In the Pacific Northwest, where I live, we have a long history of consuming natural resources in the name of economic development in ways that negatively impact the public good.
One of the casualties of the consumptive nature of our society is the war that was waged over old growth trees. In simple terms, the Old Growth lost.
When I was growing up in the 60s, a trip from Portland to the Coast took you through huge tracts of forestland, with towering trees. The drive always felt a little wild and dangerous, especially because of the huge number of logging trucks, carrying mammoth trees from forest to mill.
Today, that same drive takes you through suburban sprawl and tree farms, full of short slender trees, all of the same pedigree.
For a time, there were huge battles over Old Growth Trees, the centuries-old tree stands that provide enormous biodiversity. The argument for cutting the last of Old Growth went something like this: Jobs will be lost if we don't cut them down. Let's cut them down.
As a child, I couldn't understand how, if we were down to the last 5% of Old Growth Trees, there could be any sane argument for continuing the carnage. Surely, it wouldn't make a long-term difference to stop at 95% destruction instead of 100%.
To the mill owners and loggers, any suggestion that we stop short of cutting down all the Old Growth trees was an attack on their livelihood. Never mind the longer-term consequences of eliminating a natural resource that offered much greater benefits to society at large if protected.
What no one seemed to understand is that the loggers and mill owners were of course only going to look after their short-term economic interests. They weren't going to focus on what was going to happen after the Old Growth Trees were all gone because that would be a different battle - and the only battle they could focus on was the one they were engaged in every day to just keep cutting and keep the mills open.
That's the nature of capitalism here in the U.S. We have no concept of the long view and few effective ways to manage resources that will be consumed if business interests are left unchecked.
In the San Juan Islands, where I live part-time, the Southern Resident Orca Whales who frequent the islands each Spring and Summer, are in a fight for their very survival. They're starving. And yet, in some sense, the whales are subject to the same consumptive behavior that destroyed the Old Growth.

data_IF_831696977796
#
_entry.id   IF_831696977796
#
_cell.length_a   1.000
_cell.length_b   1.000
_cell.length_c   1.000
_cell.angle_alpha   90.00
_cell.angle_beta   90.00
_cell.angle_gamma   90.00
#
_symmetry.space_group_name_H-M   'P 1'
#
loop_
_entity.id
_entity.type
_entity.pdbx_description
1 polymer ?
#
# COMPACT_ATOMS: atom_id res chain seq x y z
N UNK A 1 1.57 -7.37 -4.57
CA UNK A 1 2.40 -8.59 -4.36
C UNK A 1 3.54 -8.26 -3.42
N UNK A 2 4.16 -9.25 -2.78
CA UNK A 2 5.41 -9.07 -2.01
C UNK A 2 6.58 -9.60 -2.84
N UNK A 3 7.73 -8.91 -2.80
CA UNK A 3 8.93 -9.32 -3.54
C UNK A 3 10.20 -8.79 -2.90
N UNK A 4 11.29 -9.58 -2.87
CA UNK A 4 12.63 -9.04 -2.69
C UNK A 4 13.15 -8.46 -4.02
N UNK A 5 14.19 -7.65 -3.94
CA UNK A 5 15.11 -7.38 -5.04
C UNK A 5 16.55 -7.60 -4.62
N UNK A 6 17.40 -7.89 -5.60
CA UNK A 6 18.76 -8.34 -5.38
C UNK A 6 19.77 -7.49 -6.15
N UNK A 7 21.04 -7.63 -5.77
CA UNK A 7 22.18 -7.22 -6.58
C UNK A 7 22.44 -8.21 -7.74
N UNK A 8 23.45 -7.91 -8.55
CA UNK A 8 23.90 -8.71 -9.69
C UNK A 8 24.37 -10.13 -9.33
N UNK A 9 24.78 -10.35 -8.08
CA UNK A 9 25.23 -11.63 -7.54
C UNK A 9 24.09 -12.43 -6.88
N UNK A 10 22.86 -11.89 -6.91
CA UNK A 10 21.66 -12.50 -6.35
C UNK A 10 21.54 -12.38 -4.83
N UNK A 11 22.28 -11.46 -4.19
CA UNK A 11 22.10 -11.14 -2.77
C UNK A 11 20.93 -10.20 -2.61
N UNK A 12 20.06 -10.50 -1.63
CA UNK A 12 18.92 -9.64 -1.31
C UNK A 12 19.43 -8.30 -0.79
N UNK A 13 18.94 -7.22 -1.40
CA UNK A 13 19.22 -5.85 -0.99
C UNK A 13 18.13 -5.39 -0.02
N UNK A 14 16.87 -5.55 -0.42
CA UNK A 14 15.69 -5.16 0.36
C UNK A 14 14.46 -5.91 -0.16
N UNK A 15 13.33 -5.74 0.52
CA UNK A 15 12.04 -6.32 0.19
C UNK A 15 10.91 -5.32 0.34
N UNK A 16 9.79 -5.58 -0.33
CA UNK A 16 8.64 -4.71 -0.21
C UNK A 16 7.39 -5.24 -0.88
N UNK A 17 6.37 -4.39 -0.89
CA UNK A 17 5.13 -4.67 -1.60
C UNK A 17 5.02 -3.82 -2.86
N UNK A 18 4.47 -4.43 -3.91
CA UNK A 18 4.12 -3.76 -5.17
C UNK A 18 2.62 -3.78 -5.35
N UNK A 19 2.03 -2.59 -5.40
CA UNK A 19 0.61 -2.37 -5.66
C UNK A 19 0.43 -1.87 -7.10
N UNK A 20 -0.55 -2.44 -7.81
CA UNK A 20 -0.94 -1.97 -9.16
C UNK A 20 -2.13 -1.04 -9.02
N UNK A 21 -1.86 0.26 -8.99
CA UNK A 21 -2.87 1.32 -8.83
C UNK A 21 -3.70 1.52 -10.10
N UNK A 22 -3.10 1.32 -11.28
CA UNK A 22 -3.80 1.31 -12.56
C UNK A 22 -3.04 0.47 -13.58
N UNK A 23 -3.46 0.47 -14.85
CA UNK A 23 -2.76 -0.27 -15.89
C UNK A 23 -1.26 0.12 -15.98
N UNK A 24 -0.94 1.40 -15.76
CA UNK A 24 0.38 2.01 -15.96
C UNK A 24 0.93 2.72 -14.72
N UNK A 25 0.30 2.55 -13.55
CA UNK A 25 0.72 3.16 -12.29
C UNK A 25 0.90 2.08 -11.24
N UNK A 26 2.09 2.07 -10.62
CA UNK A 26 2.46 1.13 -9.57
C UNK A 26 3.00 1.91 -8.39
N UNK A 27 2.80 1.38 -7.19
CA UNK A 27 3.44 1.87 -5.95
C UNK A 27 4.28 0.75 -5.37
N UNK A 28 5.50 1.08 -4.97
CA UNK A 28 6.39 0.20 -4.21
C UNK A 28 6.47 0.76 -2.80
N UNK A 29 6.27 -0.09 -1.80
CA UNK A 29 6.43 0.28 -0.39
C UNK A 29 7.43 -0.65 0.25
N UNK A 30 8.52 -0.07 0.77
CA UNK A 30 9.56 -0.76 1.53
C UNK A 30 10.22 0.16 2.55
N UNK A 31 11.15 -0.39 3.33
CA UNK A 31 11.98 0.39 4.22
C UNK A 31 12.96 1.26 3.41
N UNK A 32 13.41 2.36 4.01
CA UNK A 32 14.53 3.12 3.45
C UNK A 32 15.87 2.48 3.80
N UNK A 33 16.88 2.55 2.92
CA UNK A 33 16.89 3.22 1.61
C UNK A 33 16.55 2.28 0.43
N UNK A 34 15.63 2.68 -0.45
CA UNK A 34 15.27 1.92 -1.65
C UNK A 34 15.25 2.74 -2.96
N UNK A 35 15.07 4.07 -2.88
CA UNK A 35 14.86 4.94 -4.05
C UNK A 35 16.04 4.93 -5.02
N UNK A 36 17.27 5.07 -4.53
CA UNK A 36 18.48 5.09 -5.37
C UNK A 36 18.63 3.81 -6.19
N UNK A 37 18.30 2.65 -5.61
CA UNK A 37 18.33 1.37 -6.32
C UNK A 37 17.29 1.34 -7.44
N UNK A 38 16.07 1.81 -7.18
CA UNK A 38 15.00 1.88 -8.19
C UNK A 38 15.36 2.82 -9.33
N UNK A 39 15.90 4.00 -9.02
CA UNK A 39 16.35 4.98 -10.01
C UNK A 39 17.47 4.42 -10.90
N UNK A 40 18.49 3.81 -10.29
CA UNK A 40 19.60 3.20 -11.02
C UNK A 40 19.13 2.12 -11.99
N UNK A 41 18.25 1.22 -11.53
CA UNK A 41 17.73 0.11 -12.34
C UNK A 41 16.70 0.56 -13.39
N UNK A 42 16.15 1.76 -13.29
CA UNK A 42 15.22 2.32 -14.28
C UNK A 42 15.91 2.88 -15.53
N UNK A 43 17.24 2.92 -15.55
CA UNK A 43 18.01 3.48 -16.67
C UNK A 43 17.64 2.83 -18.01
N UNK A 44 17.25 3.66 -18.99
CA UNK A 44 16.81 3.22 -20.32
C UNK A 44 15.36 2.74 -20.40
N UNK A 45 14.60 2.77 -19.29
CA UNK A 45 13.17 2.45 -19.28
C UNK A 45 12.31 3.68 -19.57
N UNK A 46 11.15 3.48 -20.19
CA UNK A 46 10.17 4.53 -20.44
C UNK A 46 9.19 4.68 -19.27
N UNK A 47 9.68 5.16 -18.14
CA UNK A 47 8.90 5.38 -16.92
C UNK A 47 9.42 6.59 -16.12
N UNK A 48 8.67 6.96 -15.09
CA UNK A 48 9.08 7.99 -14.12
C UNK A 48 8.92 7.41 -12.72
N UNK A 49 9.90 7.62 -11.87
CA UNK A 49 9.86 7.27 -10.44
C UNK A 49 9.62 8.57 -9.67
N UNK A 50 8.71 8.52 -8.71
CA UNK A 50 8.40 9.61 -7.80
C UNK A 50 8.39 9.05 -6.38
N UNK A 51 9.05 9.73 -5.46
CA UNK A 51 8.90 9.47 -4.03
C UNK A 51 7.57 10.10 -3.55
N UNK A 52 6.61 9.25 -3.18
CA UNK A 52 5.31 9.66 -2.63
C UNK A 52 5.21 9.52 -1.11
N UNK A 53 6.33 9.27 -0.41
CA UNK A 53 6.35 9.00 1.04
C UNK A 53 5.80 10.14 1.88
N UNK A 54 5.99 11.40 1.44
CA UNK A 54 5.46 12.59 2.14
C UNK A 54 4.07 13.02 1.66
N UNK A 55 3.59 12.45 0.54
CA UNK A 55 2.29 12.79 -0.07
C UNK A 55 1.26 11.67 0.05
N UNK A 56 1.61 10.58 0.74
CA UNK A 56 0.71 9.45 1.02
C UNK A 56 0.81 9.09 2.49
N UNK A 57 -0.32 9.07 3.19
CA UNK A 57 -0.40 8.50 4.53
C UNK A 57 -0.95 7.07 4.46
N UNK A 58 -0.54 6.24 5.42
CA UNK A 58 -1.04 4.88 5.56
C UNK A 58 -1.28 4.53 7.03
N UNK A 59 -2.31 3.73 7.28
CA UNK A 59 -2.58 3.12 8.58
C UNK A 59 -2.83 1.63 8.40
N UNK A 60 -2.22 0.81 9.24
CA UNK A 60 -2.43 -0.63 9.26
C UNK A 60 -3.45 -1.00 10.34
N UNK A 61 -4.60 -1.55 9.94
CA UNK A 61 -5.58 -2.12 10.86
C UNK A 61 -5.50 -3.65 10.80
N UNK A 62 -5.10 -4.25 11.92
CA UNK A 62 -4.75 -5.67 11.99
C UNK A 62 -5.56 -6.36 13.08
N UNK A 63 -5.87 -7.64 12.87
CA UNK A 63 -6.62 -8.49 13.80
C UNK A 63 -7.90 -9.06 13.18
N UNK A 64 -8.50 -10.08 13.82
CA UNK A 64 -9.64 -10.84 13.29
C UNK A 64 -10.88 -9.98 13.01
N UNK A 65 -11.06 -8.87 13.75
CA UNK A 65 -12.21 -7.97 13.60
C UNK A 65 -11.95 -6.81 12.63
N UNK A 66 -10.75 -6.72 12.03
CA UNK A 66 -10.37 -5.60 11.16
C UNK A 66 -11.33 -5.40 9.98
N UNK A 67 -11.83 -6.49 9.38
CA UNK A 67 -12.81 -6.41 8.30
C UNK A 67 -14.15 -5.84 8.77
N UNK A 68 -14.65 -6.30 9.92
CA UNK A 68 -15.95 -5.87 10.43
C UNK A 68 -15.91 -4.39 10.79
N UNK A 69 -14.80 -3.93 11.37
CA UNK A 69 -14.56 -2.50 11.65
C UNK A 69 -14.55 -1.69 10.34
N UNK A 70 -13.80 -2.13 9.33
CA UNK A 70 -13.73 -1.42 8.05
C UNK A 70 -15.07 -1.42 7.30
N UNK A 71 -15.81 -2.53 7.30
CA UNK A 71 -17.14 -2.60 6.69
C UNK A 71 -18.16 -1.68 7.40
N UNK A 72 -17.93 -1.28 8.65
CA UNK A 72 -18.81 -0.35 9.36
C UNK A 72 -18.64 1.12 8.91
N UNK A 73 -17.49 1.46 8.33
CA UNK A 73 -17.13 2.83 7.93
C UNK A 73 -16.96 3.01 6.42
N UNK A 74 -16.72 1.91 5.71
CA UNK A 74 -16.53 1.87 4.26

For 12 or more hours a day, the whales are chased by whale watching boats. Until recently, there were no laws preventing whale watching boats from chasing them at very close distance. You'd think that the whale watch operators would look at the whales as a resource that needs to be protected over the long term. But what actually happens is that the whale watch operators act like mill owners - it's in their economic self-interest to chase the whales, and the fact that the whales are dying doesn't change the whale watching boat owners' behavior. For a while, they claimed they could be self-regulating, but they were lying to themselves and to everyone else. As a group, the whale watch operators protected their own - not once did they ever turn in one of their own for violating the whale watching guielines. In fact, their own marketing brochures would show them with boats perched right on top of the whales even while they claimed to regulators that they voluntarily complied with guidelines that said boats shouldn't approach closer than 100 yards.
Very recently, because the Southern Resident Orcas were officially listed as an Endangered Species, new laws went into effect requiring all boats to stay more than a hundred yards away. But the laws have few teeth, and enforcement is practically nonexistent. Moreover, the damage that's already been done is likely irreversible. This year alone, almost 10% of the remaining whales died and they are slipping below the tipping point where they can replenish their population.
The whale watch operators will argue that they're not the only cause behind the demise of the Southern Residents. And they're right - toxins and and food shortages are also playing a role. But what's interesting is that in the face of almost certain extinction of the species that is critical to their livelihood, no one from the whale watching industry stepped forward to say, "The fact that we're hounding the whales may not be the ONLY threat to the whales, but because they're facing a critical tipping point, we need to be conservative and assume that the noise from our boats (which sounds like a pack of Harleys underwater) is causing the whales harm. We will voluntarily back off for a period of time to give the whales time to recover."
The only thing that could have stopped the whale watch operators' destructive behavior earlier was public pressure and regulation. But the whale watch operators were effective lobbyists and worked hard to keep any restrictions on their behavior from becoming law. Not until the regulations were in the pipeline and almost certain to be adopted did they claim to have been in support of them the whole time.
This is a clear case where capitalism failed and government couldn't keep up. The loss of the whales will cause the whale watch operators' business to disappear. The whale watch operators will sell their boats and move on to some other business. And future generations will never get a chance to see and hear the magic of the whales feeding off the shores of San Juan Island.